The 48-year-old farmer from Acme is the founder of Pure Prairie Ornamental Grasses, which now ships its eco-friendly seeds from annual grasses to residential gardeners across Western Canada.
Moore is a featured speaker at the Calgary Home and Garden Show, where he will give several talks on how to use ornamental grasses in landscaping.
"It just shines a different light on something we already grow as a hardy, edible plant," Moore says.
His family has been growing grains and hay at their 320-hectare farm just outside Acme, an hour's drive northeast of Calgary, since Moore's great grandfather, William John Moore, homesteaded a quarter section in 1904.
But it wasn't until he and his wife Lori attended a talk at the Calgary Zoo in 2000 about using grasses to beautify gardens that the idea for a seed-farming side business germinated.
"A lot of the examples they showed looked a lot like the grains we've been growing on our farm my entire life," he remembers.
Before starting their company in 2005, the Moores experimented for a few years with different varieties of heritage grasses and grains -cereal crops, wheat, milling grains and cattle forages -from their farm and from the stock of the late Olds College agriculture professor Buck Godwin.
"Gardening societies from all over kept coming up to the farm to see what we were doing," Moore says.
The modest farmer has high hopes for the cottage industry as a greener way to landscape suburban and urban yards. Pure Prairie Grasses won a GALA (Growing Alberta Leadership Awards) Innovation award in 2008 from Alberta Agriculture. Moore's grasses are grown at the Lougheed House in downtown Calgary.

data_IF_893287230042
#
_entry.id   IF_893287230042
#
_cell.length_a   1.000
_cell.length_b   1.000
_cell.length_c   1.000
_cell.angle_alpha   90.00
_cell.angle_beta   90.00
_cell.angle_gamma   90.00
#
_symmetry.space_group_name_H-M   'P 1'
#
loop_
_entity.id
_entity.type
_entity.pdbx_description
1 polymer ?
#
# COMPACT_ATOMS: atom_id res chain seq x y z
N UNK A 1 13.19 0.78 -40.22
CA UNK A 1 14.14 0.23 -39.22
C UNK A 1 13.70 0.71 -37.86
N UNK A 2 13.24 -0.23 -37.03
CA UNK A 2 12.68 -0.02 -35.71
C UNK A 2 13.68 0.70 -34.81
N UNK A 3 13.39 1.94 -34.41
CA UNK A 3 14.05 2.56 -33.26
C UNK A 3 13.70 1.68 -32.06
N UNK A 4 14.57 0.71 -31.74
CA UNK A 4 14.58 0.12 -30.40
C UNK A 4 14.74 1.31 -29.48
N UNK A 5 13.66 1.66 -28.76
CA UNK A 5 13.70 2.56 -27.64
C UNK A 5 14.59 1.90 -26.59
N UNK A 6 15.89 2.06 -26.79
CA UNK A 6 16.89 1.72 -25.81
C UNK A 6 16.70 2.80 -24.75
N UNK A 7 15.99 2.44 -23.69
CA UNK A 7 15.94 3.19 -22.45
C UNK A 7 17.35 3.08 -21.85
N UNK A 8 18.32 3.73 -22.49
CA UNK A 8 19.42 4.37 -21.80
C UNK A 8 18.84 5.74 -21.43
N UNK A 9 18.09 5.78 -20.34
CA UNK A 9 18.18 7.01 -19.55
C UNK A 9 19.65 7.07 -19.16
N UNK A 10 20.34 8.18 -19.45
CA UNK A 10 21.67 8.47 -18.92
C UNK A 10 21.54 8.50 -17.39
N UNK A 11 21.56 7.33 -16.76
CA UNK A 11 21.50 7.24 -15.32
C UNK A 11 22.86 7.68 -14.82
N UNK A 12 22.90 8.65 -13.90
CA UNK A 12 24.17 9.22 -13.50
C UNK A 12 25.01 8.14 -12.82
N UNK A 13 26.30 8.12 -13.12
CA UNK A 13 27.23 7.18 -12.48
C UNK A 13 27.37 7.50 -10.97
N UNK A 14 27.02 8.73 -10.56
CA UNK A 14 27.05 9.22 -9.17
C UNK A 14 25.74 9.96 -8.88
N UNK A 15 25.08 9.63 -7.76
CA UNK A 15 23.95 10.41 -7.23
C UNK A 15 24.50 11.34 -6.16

Though their use in suburban and urban landscaping is still far from widespread, Moore has seen sales of his ornamental grass seeds grow from about 200 packets in 2005 to 6,500 packets last year.
(Seeds are sold in 300-seed packets that include three types of grasses for $6.99. Moore offers four groupings of seeds, such as oat grass, canary grass and safflower online at williammoorefarms.ca or at garden centres such as Sunnyside Home and Garden Centre or Greengate Garden Centres.)
"When we started this business, people had never heard of using annual grasses for landscaping. They were all using perennial grasses," Moore says.
"By now though, people in Calgary know what we're doing with annual grasses. It's getting pretty popular."
How different can the grasses be? Some grow a few centimetres high, while others grow a few metres. Shapes vary from bell-shaped oats to broom-shaped Sudan grass and classic wheat heads. Colours range from gold to red, orange or green.
Drought and cold-resistant, these seeds can grow into mature plants in about 60 days. No greenhouse start is required, or even recommended.
"We've been cropping here for over a hundred years, so they're well suited to the prairies," Moore says.
Annual grasses are actually grains or cereal crops that grow without fertilizers, pesticides or herbicides. They only require watering after two weeks of extreme hot and dry weather.
"They grow on the plains without any assistance," Moore says. "It's a very fast-growing plant. It will mature in 60 to 70 days. A perennial plant will wait for just the right growing conditions and may take three or four years to establish -if they will even grow on the Prairies at all."
Unlike most of the garden plants at local stores each growing season, Moore's seeds do not start life in a plastic pot filled with potting soil inside a heated greenhouse. Seeds can be shipped in an unheated truck, using just a tiny fraction of the fuel needed to send seedlings.
Moore recommends starting his seeds on the May long weekend in the flower bed where you want them to grow, rather than starting them in pots inside your home.
"It's very important for the grasses to grow against the stresses of the wind and cold to make them strong," Moore says.
Just be sure to plant the seeds in a spot where they can soak up the sun for most of the day.
"Against a building is good if it's south-facing, so they can get extra heat from the building," Moore says.
When annual grasses mature in the fall, they produce seed -a valuable food source for birds such as native sparrows and finches over the winter.
"Even when it's dead in the winter, it looks beautiful."
Come spring, you remove the old plant growth of last year's annual grass. Because the annuals are dead, you can mulch the plant, enriching the soil. Beds that have had annual grasses in them for years will also boost your yard's earthworm population.